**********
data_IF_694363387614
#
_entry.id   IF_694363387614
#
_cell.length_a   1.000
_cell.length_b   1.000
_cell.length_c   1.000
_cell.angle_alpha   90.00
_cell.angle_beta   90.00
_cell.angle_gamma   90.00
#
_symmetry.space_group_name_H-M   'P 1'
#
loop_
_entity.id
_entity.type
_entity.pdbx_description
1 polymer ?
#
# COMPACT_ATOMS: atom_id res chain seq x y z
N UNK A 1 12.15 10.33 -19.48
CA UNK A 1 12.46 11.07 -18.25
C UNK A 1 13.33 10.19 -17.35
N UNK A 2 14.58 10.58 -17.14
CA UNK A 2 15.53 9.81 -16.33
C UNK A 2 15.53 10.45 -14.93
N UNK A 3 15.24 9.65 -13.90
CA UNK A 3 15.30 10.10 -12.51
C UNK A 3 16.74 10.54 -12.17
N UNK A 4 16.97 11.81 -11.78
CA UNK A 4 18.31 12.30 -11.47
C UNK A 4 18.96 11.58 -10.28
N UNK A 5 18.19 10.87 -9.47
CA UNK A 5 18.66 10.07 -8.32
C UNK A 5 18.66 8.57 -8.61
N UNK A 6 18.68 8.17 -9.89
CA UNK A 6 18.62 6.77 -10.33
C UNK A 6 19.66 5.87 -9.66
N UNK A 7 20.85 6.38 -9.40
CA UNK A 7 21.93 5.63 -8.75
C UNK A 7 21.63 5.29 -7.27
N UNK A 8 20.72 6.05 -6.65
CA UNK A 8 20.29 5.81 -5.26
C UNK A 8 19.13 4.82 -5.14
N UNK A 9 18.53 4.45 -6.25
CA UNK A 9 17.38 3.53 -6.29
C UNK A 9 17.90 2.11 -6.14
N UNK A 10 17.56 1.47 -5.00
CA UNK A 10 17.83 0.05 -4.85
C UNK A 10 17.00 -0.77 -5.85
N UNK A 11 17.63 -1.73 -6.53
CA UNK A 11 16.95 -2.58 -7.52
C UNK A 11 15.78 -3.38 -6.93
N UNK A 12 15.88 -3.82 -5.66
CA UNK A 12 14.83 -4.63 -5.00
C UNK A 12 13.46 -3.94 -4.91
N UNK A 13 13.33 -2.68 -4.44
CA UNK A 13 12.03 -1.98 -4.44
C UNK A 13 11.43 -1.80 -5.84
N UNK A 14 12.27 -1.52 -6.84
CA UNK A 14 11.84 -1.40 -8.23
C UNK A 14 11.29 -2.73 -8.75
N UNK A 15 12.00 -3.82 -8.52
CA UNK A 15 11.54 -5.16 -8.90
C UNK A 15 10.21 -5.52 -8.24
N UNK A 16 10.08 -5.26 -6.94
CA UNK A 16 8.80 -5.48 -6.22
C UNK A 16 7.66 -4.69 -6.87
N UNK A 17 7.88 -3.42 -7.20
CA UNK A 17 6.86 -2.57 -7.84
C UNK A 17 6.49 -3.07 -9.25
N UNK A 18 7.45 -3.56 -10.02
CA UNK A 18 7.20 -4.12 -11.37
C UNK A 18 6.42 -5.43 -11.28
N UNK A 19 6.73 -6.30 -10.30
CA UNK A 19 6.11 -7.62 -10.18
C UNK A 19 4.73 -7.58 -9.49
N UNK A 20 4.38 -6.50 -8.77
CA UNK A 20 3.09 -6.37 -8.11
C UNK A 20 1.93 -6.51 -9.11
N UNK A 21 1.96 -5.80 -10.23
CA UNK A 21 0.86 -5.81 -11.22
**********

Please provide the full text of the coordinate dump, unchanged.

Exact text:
data_IF_694363387614
#
_entry.id   IF_694363387614
#
_cell.length_a   1.000
_cell.length_b   1.000
_cell.length_c   1.000
_cell.angle_alpha   90.00
_cell.angle_beta   90.00
_cell.angle_gamma   90.00
#
_symmetry.space_group_name_H-M   'P 1'
#
loop_
_entity.id
_entity.type
_entity.pdbx_description
1 polymer ?
#
# COMPACT_ATOMS: atom_id res chain seq x y z
N UNK A 1 12.15 10.33 -19.48
CA UNK A 1 12.46 11.07 -18.25
C UNK A 1 13.33 10.19 -17.35
N UNK A 2 14.58 10.58 -17.14
CA UNK A 2 15.53 9.81 -16.33
C UNK A 2 15.53 10.45 -14.93
N UNK A 3 15.24 9.65 -13.90
CA UNK A 3 15.30 10.10 -12.51
C UNK A 3 16.74 10.54 -12.17
N UNK A 4 16.97 11.81 -11.78
CA UNK A 4 18.31 12.30 -11.47
C UNK A 4 18.96 11.58 -10.28
N UNK A 5 18.19 10.87 -9.47
CA UNK A 5 18.66 10.07 -8.32
C UNK A 5 18.66 8.57 -8.61
N UNK A 6 18.68 8.17 -9.89
CA UNK A 6 18.62 6.77 -10.33
C UNK A 6 19.66 5.87 -9.66
N UNK A 7 20.85 6.38 -9.40
CA UNK A 7 21.93 5.63 -8.75
C UNK A 7 21.63 5.29 -7.27
N UNK A 8 20.72 6.05 -6.65
CA UNK A 8 20.29 5.81 -5.26
C UNK A 8 19.13 4.82 -5.14
N UNK A 9 18.53 4.45 -6.25
CA UNK A 9 17.38 3.53 -6.29
C UNK A 9 17.90 2.11 -6.14
N UNK A 10 17.56 1.47 -5.00
CA UNK A 10 17.83 0.05 -4.85
C UNK A 10 17.00 -0.77 -5.85
N UNK A 11 17.63 -1.73 -6.53
CA UNK A 11 16.95 -2.58 -7.52
C UNK A 11 15.78 -3.38 -6.93
N UNK A 12 15.88 -3.82 -5.66
CA UNK A 12 14.83 -4.63 -5.00
C UNK A 12 13.46 -3.94 -4.91
N UNK A 13 13.33 -2.68 -4.44
CA UNK A 13 12.03 -1.98 -4.44
C UNK A 13 11.43 -1.80 -5.84
N UNK A 14 12.27 -1.52 -6.84
CA UNK A 14 11.84 -1.40 -8.23
C UNK A 14 11.29 -2.73 -8.75
N UNK A 15 12.00 -3.82 -8.52
CA UNK A 15 11.54 -5.16 -8.90
C UNK A 15 10.21 -5.52 -8.24
N UNK A 16 10.08 -5.26 -6.94
CA UNK A 16 8.80 -5.48 -6.22
C UNK A 16 7.66 -4.69 -6.87
N UNK A 17 7.88 -3.42 -7.20
CA UNK A 17 6.86 -2.57 -7.84
C UNK A 17 6.49 -3.07 -9.25
N UNK A 18 7.45 -3.56 -10.02
CA UNK A 18 7.20 -4.12 -11.37
C UNK A 18 6.42 -5.43 -11.28
N UNK A 19 6.73 -6.30 -10.30
CA UNK A 19 6.11 -7.62 -10.18
C UNK A 19 4.73 -7.58 -9.49
N UNK A 20 4.38 -6.50 -8.77
CA UNK A 20 3.09 -6.37 -8.11
C UNK A 20 1.93 -6.51 -9.11
N UNK A 21 1.96 -5.80 -10.23
CA UNK A 21 0.86 -5.81 -11.22